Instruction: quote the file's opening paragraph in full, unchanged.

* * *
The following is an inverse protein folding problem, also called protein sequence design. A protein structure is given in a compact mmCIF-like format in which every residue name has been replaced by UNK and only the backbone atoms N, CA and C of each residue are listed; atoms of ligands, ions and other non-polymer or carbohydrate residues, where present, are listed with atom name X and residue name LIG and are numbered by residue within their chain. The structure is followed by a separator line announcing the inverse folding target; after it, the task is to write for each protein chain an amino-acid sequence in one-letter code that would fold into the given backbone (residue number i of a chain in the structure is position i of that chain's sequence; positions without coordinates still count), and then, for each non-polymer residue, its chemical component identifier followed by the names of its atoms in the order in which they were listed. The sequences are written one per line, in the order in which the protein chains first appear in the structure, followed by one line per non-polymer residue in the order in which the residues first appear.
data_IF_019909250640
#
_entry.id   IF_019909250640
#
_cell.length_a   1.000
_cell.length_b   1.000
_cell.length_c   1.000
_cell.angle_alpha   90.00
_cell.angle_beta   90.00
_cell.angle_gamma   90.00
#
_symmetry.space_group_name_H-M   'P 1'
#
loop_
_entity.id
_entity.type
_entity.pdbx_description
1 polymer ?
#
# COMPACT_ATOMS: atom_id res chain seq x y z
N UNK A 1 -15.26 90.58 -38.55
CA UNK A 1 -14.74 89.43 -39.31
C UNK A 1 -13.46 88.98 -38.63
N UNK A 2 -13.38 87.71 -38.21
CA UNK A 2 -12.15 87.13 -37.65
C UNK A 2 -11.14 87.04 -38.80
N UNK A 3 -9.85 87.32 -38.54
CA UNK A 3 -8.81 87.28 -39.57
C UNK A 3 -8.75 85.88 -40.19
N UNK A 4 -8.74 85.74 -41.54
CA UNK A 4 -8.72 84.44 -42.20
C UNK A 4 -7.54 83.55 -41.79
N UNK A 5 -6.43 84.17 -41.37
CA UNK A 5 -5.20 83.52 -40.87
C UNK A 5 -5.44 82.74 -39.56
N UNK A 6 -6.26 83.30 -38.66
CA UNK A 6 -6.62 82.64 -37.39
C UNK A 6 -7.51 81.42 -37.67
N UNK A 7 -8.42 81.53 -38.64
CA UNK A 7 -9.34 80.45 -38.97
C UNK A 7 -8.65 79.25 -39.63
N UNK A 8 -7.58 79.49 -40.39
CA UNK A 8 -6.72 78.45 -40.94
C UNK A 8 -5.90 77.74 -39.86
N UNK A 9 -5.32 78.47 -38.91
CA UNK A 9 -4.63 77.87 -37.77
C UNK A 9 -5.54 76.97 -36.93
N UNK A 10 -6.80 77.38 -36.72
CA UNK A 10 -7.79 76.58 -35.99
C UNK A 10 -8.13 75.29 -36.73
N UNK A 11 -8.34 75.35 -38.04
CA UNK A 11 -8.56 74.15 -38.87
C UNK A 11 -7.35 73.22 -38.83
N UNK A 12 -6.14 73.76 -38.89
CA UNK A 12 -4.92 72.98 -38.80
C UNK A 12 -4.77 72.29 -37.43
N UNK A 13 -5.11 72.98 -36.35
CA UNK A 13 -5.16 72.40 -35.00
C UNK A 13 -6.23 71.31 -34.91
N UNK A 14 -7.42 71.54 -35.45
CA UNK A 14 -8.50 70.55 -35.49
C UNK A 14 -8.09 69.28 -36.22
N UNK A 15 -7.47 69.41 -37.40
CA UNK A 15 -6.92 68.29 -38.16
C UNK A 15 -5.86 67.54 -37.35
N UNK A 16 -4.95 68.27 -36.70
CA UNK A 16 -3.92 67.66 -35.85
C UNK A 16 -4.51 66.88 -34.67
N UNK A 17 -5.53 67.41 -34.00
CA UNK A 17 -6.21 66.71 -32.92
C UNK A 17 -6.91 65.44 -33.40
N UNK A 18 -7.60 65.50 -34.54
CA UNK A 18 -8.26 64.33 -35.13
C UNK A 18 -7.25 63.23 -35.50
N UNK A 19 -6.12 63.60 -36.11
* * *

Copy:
The following is an inverse protein folding problem, also called protein sequence design. A protein structure is given in a compact mmCIF-like format in which every residue name has been replaced by UNK and only the backbone atoms N, CA and C of each residue are listed; atoms of ligands, ions and other non-polymer or carbohydrate residues, where present, are listed with atom name X and residue name LIG and are numbered by residue within their chain. The structure is followed by a separator line announcing the inverse folding target; after it, the task is to write for each protein chain an amino-acid sequence in one-letter code that would fold into the given backbone (residue number i of a chain in the structure is position i of that chain's sequence; positions without coordinates still count), and then, for each non-polymer residue, its chemical component identifier followed by the names of its atoms in the order in which they were listed. The sequences are written one per line, in the order in which the protein chains first appear in the structure, followed by one line per non-polymer residue in the order in which the residues first appear.